By Ken Yates
In Mark 4:26-29, we find a parable of the Lord unique to Mark’s Gospel. It doesn’t get much attention. I think
the attention it does receive is often superficial.
A major reason for this neglect is that this parable is often treated more or less as a repetition of the Parable of the Four Soils which occurs earlier in the same chapter (Mark 4:3-9). That parable is longer and is often discussed as to its meaning and application. It might be easy to conclude that this later, shorter, parable does not have much to add.
Certainly there are many parallels between the two parables. Both have a man who sows seed. In both, the seed falls into the ground. In both, the seed sprouts and grows. In both, there is a harvest at the end of the age.
It is clear, and practically unanimously believed, that the Parable of the Four Soils deals with how individuals respond to the words of the Lord. Different people respond in one of four different ways.
With the parallels between the two parables, it might logically follow that the second, shorter parable has the same basic meaning as the first. I think a closer look at it might challenge that view.
I think a potential problem at looking at Mark’s unique parable is the tendency we have in the West of looking at things in an individualistic way. I believe the meaning of this parable can only be understood if we widen our view. We need to look at it as it relates to the world.
I come to that conclusion based upon the wider context of Mark. In the first three chapters, Jesus offers the kingdom of God to the nation of Israel. This was to be the fulfillment of numerous OT prophecies. The kingdom will be a time when the Messiah will rule from Jerusalem. Righteousness will reign. All the promises made to the nation will be fulfilled. Israel will be the center of the world with the nations of the world coming to her to worship God. The kingdom will certainly bring about a great change from the world in which we currently live!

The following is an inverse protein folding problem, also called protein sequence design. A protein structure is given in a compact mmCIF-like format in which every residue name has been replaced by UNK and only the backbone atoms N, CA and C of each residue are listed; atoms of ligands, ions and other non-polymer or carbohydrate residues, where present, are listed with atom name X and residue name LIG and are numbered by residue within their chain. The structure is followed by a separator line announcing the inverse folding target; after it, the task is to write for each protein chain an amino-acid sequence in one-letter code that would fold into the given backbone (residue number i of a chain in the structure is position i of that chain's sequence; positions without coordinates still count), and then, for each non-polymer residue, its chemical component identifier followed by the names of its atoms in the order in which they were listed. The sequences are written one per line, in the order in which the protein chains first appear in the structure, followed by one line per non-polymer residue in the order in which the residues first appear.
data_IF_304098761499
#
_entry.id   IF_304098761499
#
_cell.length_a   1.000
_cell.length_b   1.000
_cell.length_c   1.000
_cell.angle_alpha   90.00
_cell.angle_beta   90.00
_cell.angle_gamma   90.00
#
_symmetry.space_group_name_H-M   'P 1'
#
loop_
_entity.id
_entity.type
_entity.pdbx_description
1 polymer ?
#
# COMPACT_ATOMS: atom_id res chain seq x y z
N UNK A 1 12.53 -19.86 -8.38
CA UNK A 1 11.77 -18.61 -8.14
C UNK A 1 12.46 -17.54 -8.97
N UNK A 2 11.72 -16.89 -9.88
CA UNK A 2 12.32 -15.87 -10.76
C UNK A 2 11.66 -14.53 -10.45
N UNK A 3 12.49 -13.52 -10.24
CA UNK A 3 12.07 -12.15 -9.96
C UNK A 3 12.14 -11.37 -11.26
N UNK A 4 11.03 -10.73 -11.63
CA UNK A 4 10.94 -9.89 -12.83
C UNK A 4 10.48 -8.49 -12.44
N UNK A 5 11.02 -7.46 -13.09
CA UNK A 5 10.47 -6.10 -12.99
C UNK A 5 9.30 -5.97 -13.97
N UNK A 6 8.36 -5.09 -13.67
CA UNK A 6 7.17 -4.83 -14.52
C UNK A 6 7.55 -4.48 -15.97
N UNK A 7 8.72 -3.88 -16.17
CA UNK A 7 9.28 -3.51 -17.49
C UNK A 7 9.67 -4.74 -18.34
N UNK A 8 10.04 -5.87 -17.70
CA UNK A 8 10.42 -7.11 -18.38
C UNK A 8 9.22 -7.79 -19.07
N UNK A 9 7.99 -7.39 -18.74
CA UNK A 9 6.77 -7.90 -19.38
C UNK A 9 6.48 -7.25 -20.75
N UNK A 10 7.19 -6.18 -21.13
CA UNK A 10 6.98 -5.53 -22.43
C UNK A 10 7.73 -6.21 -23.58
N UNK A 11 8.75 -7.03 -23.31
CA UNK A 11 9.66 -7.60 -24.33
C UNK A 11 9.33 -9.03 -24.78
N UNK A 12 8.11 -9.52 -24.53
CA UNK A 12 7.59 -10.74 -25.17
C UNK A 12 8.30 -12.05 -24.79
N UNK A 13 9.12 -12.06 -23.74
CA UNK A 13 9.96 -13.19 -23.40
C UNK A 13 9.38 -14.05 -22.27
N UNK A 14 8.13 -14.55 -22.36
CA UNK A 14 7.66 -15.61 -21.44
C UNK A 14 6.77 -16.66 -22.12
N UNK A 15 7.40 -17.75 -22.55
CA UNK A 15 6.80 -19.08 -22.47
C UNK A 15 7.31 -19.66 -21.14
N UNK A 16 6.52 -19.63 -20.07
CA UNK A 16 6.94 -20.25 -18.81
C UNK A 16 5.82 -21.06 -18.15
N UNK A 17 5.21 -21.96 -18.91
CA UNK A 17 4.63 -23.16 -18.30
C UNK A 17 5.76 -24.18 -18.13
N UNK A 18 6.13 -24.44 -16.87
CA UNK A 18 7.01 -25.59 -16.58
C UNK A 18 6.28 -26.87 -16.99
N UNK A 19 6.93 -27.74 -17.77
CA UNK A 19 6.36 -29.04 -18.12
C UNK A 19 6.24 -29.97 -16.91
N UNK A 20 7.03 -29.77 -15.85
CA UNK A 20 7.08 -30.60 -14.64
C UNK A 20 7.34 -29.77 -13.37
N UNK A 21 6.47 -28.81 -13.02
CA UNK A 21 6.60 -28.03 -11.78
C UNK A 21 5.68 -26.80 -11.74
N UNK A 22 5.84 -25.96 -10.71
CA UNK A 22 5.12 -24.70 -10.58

At the end of chap. 3, the religious leaders, as representatives of the nation, reject Christ and His offer. The kingdom would not come to that generation of Jews.
The parables of chap. 4 describe the results of that rejection.
One of the questions is: Will the kingdom still come to Israel? It seems to me that this is a point not often made when this parable is discussed.
Jesus has spread the seed of the coming kingdom. His disciples will continue that message. The message includes the offer of eternal life and rewards in the coming kingdom. But it also includes the fact that even though the first century Jews did not experience the coming of the kingdom, a future generation will.
I suggest that the last verse of this parable points to that fact. The Lord speaks of a coming harvest that is ripe. hen that time comes, He will put His sickle into the harvest (Mark 4:29).
There are parallels with this verse and a prophecy in the OT about the coming kingdom and how it relates to the nation of Israel. That prophecy is found in Joel 3:13. There the prophet says, “Put in the sickle, for the harvest is ripe” (NASB). This prophecy is talking about when Christ returns at the Battle of Armageddon. At that time, He will judge the nations attacking Israel. After these events, Jerusalem will be holy, and God will dwell there (Joel 3:17). This is a clear description of the coming kingdom of God and the place Israel will have in that kingdom.
A World Changing Word
In this parable, Jesus is saying that His Word is going to change the world. This change will take place when the kingdom comes. Even though the first century Jews rejected it, that doesn’t change the fact that the kingdom is coming soon for Israel and the world. Jesus is telling His followers that in following Him, we can have a role in the message that He will use to change the world. Through His power, our message makes us world changers.
Often we as believers only think in individualistic ways. Christ wants to expand our vision of things.
How is your spiritual vision?
Ken Yates is Editor of The Journal of the Grace Evangelical Society and GES’s East Coast and International speaker. He is the pastor of Little River Baptist Church in Jenkinsville, SC.